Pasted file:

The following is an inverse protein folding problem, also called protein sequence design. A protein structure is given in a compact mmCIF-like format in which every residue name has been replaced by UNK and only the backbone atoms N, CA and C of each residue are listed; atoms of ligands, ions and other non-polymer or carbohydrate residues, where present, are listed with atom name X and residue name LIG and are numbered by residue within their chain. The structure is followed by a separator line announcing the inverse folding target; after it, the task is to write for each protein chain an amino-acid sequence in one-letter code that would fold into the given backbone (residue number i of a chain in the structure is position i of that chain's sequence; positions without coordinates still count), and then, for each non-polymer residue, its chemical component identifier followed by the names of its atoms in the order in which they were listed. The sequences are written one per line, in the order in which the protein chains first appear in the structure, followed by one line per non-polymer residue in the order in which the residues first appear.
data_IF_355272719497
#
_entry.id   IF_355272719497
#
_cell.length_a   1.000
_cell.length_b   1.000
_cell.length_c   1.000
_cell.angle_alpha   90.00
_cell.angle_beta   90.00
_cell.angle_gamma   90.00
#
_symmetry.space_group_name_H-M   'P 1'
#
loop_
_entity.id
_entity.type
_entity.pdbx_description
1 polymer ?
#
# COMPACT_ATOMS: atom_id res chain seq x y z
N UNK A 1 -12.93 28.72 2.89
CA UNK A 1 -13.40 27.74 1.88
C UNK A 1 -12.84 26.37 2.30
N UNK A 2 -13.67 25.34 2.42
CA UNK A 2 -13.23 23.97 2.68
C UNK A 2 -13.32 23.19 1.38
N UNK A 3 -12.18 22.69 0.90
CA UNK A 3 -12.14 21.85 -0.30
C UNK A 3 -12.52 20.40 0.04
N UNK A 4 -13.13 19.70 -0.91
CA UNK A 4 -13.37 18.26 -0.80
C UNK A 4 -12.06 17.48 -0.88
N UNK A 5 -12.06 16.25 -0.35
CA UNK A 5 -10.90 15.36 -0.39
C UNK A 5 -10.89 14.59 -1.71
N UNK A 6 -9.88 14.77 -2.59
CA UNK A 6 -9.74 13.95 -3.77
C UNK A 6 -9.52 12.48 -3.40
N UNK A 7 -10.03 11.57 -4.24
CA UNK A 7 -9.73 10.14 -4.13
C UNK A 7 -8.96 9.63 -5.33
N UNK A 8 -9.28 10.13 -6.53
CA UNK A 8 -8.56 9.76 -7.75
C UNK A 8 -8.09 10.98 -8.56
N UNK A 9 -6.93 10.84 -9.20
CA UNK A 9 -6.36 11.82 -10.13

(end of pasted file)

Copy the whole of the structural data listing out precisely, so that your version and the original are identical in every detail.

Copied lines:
The following is an inverse protein folding problem, also called protein sequence design. A protein structure is given in a compact mmCIF-like format in which every residue name has been replaced by UNK and only the backbone atoms N, CA and C of each residue are listed; atoms of ligands, ions and other non-polymer or carbohydrate residues, where present, are listed with atom name X and residue name LIG and are numbered by residue within their chain. The structure is followed by a separator line announcing the inverse folding target; after it, the task is to write for each protein chain an amino-acid sequence in one-letter code that would fold into the given backbone (residue number i of a chain in the structure is position i of that chain's sequence; positions without coordinates still count), and then, for each non-polymer residue, its chemical component identifier followed by the names of its atoms in the order in which they were listed. The sequences are written one per line, in the order in which the protein chains first appear in the structure, followed by one line per non-polymer residue in the order in which the residues first appear.
data_IF_355272719497
#
_entry.id   IF_355272719497
#
_cell.length_a   1.000
_cell.length_b   1.000
_cell.length_c   1.000
_cell.angle_alpha   90.00
_cell.angle_beta   90.00
_cell.angle_gamma   90.00
#
_symmetry.space_group_name_H-M   'P 1'
#
loop_
_entity.id
_entity.type
_entity.pdbx_description
1 polymer ?
#
# COMPACT_ATOMS: atom_id res chain seq x y z
N UNK A 1 -12.93 28.72 2.89
CA UNK A 1 -13.40 27.74 1.88
C UNK A 1 -12.84 26.37 2.30
N UNK A 2 -13.67 25.34 2.42
CA UNK A 2 -13.23 23.97 2.68
C UNK A 2 -13.32 23.19 1.38
N UNK A 3 -12.18 22.69 0.90
CA UNK A 3 -12.14 21.85 -0.30
C UNK A 3 -12.52 20.40 0.04
N UNK A 4 -13.13 19.70 -0.91
CA UNK A 4 -13.37 18.26 -0.80
C UNK A 4 -12.06 17.48 -0.88
N UNK A 5 -12.06 16.25 -0.35
CA UNK A 5 -10.90 15.36 -0.39
C UNK A 5 -10.89 14.59 -1.71
N UNK A 6 -9.88 14.77 -2.59
CA UNK A 6 -9.74 13.95 -3.77
C UNK A 6 -9.52 12.48 -3.40
N UNK A 7 -10.03 11.57 -4.24
CA UNK A 7 -9.73 10.14 -4.13
C UNK A 7 -8.96 9.63 -5.33
N UNK A 8 -9.28 10.13 -6.53
CA UNK A 8 -8.56 9.76 -7.75
C UNK A 8 -8.09 10.98 -8.56
N UNK A 9 -6.93 10.84 -9.20
CA UNK A 9 -6.36 11.82 -10.13